Supreme Court rules for Missouri church in playground case

Supreme Court rules for Missouri church in playground case

Supreme Court: States Can't Exclude Churches From Grant Programs

The U.S. Supreme Court has ruled a religious school can receive taxpayer funds for a playground.

"Trinity Lutheran was simply asking that the government play fair, treat churches equally, and help the preschool make its playground safer for children", Smith said.

At issue was a playground owned by Trinity Lutheran Church in Columbia, Mo., and operated by the church's preschool. Despite Trinity Lutheran's strong ranking, its application was rejected by the Missouri DNR due to Missouri's "Blaine Amendment", which prohibits State funds from being allocated "directly or indirectly, in aid of any church, sect, or denomination of religion".

Comer, a seven-person majority held that the state of Missouri could not single out faith-based organizations for exclusion from grants that would have paid for property maintenance.

Michael Bindas, a senior attorney with the Institute for Justice, says the principle of "religious neutrality" applies "whether the government is enabling schools to resurface their playgrounds or empowering parents to direct their children's education". In Missouri and more than 30 other states, the constitutional law is similar.

Lots of news coming out of the U.S. Supreme Court this week.

In a footnote, Sotomayor wrote a prediction that all of her fellow justices may actually agree with: This ruling will spark more cases in the future with bigger church-state implications at stake. Roberts wrote, "The result of the State's policy is nothing so dramatic as the denial of political office but the exclusion of Trinity Lutheran from a public benefit for which it is otherwise qualified, exclusively because it is a church, is odious to our Constitution all the same, and can not stand".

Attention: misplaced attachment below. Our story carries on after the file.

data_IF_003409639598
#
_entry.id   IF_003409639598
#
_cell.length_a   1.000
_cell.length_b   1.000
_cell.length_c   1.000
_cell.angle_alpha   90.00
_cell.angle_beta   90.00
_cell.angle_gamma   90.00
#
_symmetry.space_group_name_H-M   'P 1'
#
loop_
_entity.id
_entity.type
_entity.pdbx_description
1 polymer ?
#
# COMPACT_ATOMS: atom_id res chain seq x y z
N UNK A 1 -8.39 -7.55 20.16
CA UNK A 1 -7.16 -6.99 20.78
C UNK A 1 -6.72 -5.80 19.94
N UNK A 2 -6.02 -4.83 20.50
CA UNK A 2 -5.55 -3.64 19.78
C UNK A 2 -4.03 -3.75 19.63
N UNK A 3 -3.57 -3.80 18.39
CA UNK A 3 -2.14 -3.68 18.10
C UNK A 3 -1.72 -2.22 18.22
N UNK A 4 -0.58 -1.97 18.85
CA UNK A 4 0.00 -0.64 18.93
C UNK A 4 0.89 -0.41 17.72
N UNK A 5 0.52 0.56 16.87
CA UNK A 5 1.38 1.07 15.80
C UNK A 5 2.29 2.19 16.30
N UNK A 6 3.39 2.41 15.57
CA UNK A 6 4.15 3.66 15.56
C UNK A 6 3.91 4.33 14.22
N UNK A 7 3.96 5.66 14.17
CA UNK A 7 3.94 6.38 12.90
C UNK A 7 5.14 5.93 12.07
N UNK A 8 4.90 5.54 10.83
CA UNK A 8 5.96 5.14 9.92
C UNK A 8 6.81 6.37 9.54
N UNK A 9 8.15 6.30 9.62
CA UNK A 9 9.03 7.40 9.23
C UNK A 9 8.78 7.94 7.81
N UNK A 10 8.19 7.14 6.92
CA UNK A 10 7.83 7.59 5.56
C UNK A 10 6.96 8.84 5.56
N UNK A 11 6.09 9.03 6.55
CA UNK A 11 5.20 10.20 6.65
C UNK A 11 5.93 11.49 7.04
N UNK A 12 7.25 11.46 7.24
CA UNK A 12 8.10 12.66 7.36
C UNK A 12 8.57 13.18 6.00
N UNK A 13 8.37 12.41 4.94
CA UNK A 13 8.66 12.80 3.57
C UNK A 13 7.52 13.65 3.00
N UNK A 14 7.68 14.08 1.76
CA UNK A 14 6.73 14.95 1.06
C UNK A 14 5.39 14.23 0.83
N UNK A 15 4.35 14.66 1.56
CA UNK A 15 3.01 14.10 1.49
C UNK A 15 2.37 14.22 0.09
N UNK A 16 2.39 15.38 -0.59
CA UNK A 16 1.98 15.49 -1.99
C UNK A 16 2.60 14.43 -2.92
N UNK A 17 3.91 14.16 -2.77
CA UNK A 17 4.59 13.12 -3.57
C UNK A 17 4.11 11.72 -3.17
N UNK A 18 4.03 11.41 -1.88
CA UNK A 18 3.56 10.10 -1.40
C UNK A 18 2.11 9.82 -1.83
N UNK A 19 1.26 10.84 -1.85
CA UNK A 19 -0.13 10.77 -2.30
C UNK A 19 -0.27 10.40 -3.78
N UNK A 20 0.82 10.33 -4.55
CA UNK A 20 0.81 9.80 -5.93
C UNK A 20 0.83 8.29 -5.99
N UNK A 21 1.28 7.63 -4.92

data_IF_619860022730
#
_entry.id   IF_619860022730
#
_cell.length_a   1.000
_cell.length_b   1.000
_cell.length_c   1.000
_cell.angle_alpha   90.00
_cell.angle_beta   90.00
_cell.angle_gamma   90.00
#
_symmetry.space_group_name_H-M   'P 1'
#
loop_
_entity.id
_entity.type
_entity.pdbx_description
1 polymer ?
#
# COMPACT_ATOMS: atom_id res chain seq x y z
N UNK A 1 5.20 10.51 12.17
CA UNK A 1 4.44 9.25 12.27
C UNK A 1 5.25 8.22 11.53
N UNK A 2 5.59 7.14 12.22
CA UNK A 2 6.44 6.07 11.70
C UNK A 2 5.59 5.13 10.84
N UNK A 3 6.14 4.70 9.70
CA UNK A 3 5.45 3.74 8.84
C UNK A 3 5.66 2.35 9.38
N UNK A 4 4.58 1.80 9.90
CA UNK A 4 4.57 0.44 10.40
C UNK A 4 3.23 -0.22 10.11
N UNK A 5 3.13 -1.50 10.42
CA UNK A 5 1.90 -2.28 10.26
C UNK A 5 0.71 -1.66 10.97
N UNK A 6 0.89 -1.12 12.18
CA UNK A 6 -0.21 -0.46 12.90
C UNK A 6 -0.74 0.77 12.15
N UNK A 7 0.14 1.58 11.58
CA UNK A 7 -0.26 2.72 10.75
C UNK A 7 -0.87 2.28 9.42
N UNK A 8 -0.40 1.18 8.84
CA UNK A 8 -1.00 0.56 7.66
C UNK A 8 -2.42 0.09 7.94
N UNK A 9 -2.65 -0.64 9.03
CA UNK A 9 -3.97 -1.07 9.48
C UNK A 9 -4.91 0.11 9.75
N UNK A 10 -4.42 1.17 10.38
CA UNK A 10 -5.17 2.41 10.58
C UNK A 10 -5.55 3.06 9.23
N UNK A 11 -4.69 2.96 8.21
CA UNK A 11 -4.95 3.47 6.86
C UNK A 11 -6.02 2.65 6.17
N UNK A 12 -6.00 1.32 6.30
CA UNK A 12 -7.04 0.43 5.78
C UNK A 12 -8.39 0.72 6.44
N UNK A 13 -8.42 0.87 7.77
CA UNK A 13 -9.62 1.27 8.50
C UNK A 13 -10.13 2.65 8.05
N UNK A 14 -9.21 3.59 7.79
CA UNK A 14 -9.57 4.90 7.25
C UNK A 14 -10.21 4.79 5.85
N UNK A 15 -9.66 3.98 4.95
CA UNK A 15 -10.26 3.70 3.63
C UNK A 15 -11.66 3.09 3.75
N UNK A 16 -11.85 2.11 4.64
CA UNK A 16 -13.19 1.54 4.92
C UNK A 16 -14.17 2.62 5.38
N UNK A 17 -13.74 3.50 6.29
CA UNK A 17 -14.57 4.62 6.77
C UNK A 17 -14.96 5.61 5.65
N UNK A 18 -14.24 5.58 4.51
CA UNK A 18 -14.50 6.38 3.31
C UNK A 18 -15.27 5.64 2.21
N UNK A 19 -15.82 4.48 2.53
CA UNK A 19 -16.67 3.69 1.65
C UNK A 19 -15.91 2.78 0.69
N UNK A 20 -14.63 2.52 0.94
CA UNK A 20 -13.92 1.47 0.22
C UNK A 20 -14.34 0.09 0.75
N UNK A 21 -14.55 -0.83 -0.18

The government can not impose such as penalty on the free exercise of religion, the opinion stated, unless doing so serves a state interest of the highest order.

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Lawyers for the church school argued that the grant program was open to all not-for-profit schools, except religious ones.

"Religious freedom is central to the origin and identity of this country", Hatch said.

The state of Missouri failed to meet that standard. Dismissing this view, Chief Justice Roberts wrote that the state proffers "nothing more than Missouri's policy preference for skating as far as possible from religious establishment concerns" as justification for denying the Lutheran tykes a cushier playground. Thomas states, in part: "This Court's endorsement in Locke of even a mild kind of discrimination against religion remains troubling".

"The Supreme Court has detonated a massive breach in the wall of separation between church and state", said Nicholas Little, the center's legal director. "I do not, however, join footnote 3". Justice Neil Gorsuch added a brief dissent to that opinion which addressed the problem of distinguishing between "religious status and religious use". Pointing to several precedents, Chief Justice Roberts noted that "denying a generally available benefit exclusively on account of religious identity imposes a penalty on the free exercise of religion that can be justified only by a state interest 'of the highest order.'" Why did the state deny the grant to Trinity Lutheran? He sees no significant difference between that and the "general program created to secure or to improve the health and safety of children" now before the Court.

Justices Sonia Sotomayor, Ruth Bader Ginsburg and Stephen Breyer dissented. As Gorsuch pointed out, there is always the question of how public funds would be used by any specific religious entity.

Trinity Lutheran sued the state, claiming that the only reason it was being denied funding was because it was a religious institution.

The amendment "should not act as a bar to a religious organization receiving a nonsectarian grant, like the offered through the scrap tire program, that do nothing to establish a religion", he said.

The First Amendment does not forbid all interaction between church and state.

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